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Another question about basements


Alpo

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Selkie1900.png

 

As you can see from the bottom panel the watercraft has grounded on the beach. This is Lake Superior by the way.

 

Selkie1901.png

 

And, again in the bottom panel, you can see that the church is extremely close to the lake shore.

 

Selkie1895.png

 

In the first panel, for a change, we see that the church has a basement.

 

Now my question.

 

Could you actually put a basement in a building that close to a large body of water? We don't have basements in Florida. Water table is too high. But it just seems to me that if you're 20 feet in from the lake shore, a basement would probably be soggy.

 

And yes, I am aware that this is a comic and it is fiction and it is not real.

 

Haven't gotten that out of the way, would it generally be possible to put a basement in a building that close to a large body of water?

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I would say the rules for basements are the same near any body of water. You are going to need the bottom of the basement above the highest level of the water. That said many places around Lake Superior rise quite fast as you move away from the lake, you could be 20' away and 20' higher, The church I go to up there is about a mile from the lake but a good 100' above it, it has a basement.

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Here in Northeast Ohio on Lake Erie shores, we have basements right up to the lake. I’m a mile from the lake and practically all the houses here have basements.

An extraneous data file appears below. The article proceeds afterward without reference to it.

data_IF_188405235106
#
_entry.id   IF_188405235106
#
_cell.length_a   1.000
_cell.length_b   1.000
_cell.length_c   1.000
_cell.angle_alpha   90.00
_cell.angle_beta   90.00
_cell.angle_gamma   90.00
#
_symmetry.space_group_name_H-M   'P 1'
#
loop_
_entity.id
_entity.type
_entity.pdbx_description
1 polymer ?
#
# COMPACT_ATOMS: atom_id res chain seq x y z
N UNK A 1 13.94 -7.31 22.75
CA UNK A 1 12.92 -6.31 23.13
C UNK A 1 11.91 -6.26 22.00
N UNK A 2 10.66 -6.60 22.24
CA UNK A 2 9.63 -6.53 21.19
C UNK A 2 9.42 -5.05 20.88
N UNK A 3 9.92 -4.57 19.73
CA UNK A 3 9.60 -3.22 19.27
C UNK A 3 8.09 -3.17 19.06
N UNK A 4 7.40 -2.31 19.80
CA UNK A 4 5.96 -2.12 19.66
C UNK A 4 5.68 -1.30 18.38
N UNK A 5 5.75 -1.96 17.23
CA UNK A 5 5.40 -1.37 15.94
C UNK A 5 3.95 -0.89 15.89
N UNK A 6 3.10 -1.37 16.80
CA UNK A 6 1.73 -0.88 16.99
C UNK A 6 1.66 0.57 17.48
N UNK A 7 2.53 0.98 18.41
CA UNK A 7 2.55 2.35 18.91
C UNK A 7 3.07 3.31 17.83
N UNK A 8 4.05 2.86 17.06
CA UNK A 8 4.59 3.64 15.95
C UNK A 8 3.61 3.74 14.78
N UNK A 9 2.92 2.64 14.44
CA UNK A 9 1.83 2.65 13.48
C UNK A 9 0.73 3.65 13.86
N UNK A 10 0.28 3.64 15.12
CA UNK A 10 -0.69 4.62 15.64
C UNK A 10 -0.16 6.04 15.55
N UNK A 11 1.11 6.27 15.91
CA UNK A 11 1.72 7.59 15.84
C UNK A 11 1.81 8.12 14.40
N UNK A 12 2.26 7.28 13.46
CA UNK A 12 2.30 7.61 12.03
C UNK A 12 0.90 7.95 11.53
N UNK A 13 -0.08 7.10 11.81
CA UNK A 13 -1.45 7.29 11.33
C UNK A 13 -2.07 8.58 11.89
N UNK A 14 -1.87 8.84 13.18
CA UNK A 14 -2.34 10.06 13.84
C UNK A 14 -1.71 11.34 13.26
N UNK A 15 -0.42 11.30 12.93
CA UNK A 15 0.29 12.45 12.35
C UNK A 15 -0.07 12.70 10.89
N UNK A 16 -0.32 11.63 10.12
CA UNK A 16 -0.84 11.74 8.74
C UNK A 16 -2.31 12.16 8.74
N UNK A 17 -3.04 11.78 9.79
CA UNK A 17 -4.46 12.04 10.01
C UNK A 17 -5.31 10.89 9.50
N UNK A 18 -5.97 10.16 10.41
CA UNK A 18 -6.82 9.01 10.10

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While homes/businesses with basements that are near water in Florida are rare, there are a few that I've seen.

 

One was at a "guest house" that I wired. It was actually a party house built on an estate of an extremely wealthy lady in Tarpon Springs.

The estate was right on a salt water bayou and I'm sure that the basement extended down into the water table.

 

The way they built the basement was they dug the hole (approx. 30' x 30' x 12'), framed it up, put a s***load of rebar in it, poured the framed walls with concrete, waited until it cured/took the framing off, water proofed it with some kind of sealer, then sprayed it with a concrete like substance similar to what they do with in-ground swimming pools but not as thick, nailed the furring strips to that and drywalled it. The roof consisted of scissor trusses spaced at 12" on center. It was designed to be a hurricane/bomb shelter although it ended up as a pool (table) room with a bar complete with sink, icemaker, liquor and wine cooler.

Sounds great doesn't it. I asked before they poured it, if they were going to put in a floor drain with above ground pump with an in-ground float switch. No was the answer. I told the GC, who was an acquaintance of mine, that was probably a mistake. It was, but not why one might think.